Step 5 in the sequential evaluation process is whether you have the Mental RFC for other jobs that exist in significant numbers in the national economy. Again, that’s a lot of regulatory gibberish. What it boils down to is whether you can perform a job that has the following criteria:
- Unskilled work
- Involving a one or two step work process
- With little to no interaction with the general public
- Minimal or superficial contact with Supervisors
Little to no interaction with co-workers
In order to prove this, you have to cite as many of the non-exertional work limitations (see above) as possible. More importantly, these non-exertional work limitations must be of a marked nature. In our experience, we’ve had several mental health professionals opine that several (12 or so) non-exertional limitations were moderately impaired, and that still does not stop the ALJ’s from finding these unskilled jobs, whose characteristics we cite above. Here are two examples:
Laundry Worker, Directory of Occupational Titles (DOT) 361.685 – 018 Unskilled, Medium
Hand Packer (DOT) 920.587 – 018 Unskilled, Light
Now while all of this appears to be pretty straightforward, getting The Agency’s evaluators to agree is the hard part. At the Initial and Reconsideration stages, both the DDS Examiner and the Medical Advisor will be the ones to make this determination. The DDS Examiner will evaluate the hospitalization records (if any), treatment notes, your function reports and those that they’ve sent to your family, etc.
It is they who will make the initial determination of whether your limitations are marked, moderate, etc. As we stated earlier, it is unlikely (and very rare) that they will find extreme limitations. In many cases, they will send you to an SSA psychiatric Consultative Examination (CE). This Consultative Examiner will give you a mental status exam, ask you some basic questions and render a report that most likely indicates moderate limitations. If that report indicates marked limitations, then it’s more likely your case will get approved at that level.
Once the DDS Examiner gets all the medical evidence back, he or she will make a recommendation of a finding of Disabled or Not Disabled. It’s very simple – if the Examiner believes the limitations are of a marked nature, then his or her recommendation is going to be to grant an award. If the Examiner believes the limitations are of a moderate nature, then he or she will indicate that to the Medical Advisor. Just like in physical impairments, unless the Examiner is new and not as well trained, the Medical Advisor usually adopts the recommendation of the DDS examiner.
This is why it is critical, that you communicate to your treating sources your daily activities accurately, and your limitations truthfully. Sometimes, when we review medical records, we believe the limitations are more of a moderate nature than a marked nature.
If the case progresses to the hearing level, it is now the Judge who will make the decision as to moderate, marked, etc. We often send our client’s mental health professionals specific detailed questionnaires asking the opinion of the doctor or other treatment provider about the severity of the client’s functional limitations to build additional, timely clinical evidence supporting our case.
We attempt as best we can to educate the evaluator as to how The Agency defines and determines these limitations of marked, moderate etc. Even though we may receive a favorable medical opinion that supports for disability, the Judges routinely reject them. They get nasty sometimes too. Below are excerpts from actual hearing decisions in which a questionnaire was completed supporting a mental disability of our clients. The emphasis in red is ours:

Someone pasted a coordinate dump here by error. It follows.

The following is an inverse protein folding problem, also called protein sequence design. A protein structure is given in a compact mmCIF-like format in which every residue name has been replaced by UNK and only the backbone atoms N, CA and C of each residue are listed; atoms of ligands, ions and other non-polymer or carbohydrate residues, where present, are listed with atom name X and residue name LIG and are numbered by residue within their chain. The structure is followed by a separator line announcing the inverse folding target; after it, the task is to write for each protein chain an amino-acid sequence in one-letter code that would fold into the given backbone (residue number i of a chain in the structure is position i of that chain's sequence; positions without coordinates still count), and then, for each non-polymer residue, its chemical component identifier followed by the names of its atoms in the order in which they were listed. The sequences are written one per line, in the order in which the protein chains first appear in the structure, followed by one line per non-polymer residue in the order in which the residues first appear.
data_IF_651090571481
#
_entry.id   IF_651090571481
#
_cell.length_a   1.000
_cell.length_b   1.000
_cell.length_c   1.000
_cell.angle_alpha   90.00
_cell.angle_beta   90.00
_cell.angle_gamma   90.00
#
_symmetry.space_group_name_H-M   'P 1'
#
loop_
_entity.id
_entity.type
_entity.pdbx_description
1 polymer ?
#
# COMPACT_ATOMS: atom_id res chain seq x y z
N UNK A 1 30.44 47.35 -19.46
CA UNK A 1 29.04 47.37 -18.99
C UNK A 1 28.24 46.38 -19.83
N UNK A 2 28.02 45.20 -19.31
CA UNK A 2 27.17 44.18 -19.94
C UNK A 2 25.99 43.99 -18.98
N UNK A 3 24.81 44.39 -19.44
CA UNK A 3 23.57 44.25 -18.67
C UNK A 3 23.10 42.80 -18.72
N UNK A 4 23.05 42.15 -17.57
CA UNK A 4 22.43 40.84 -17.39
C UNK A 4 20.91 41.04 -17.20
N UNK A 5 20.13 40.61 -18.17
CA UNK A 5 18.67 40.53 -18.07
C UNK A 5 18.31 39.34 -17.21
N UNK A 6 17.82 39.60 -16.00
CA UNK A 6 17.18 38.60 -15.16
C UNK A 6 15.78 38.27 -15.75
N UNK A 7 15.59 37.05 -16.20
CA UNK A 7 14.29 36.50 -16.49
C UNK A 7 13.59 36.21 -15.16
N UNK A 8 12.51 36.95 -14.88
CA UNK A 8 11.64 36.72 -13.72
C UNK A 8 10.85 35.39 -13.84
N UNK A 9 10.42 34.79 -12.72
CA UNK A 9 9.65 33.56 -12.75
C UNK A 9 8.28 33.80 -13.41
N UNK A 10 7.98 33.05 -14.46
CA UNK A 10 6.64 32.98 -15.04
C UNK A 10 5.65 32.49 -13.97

In interacting with others, the Claimant has a moderate limitation. The Claimant indicated on her Function Reports that she does not engage in any social activities, does not like to go out due to stress, and prefers to avoid family and friends. (Exhibits X, Y). The June 2019 Consultative Exam (SSA exam) noted a long history of social anxiety which the Claimant stated has been made worse by her **** and rendered a diagnosis of social anxiety (Exhibit Z). Although subsequent evidence indicates no abnormalities with respect to the Claimant’s appearance or behavior, viewed in the light most favorable to the Claimant, the record supports (only) a moderate limitation in this area.
To us, this appears to be a lot of gibberish, and a complete negation of her symptoms. What good is it to send a Function Report when The Agency is going to ignore it?. Here is another beauty:
In understanding, remembering or applying information, the Claimant has a moderate limitation. In the Function Report, the Claimant alleged difficulty with memory, understanding, and following instructions (Ex. X) he reported that he needed reminders from his mother to bathe and to take medications (Ex. X) additionally, he indicated he was not able to manage finances and cannot count money (Ex X). At times, healthcare providers indicated that the Claimant’s recent and remote memory were poor (Ex. Y). Despite this, the Claimant’s memory was generally within normal limits during mental status examinations. (Exhibit Z). During a Consultative Examination, he was able to recall a recent news story and knew his age, birth date, and Social Security number by memory (Ex. Z) When considered as a whole, the evidence of record is consistent with a finding of (only)a moderate limitation in the Claimant’s ability to understand, remember, or apply information.
Just Imagine for a moment. You have worked your entire life and you just so happen to remembered your SSN and Date of Birth during a Hack-Job SSA exam. And that, ladies and gentlemen, renders you not disabled. How insulting. Do you see where we’re going with this? We can go on and on with examples.
In short, neither the DDS Examiners nor the ALJs like paying SSA Disability cases for younger individuals under 50, unless they are the most severe often requiring hospitalizations etc. If you’re over 50, your chances are a bit better these days. The key to success is a comprehensive plan that has to be initiated right from the start. Don’t chance it.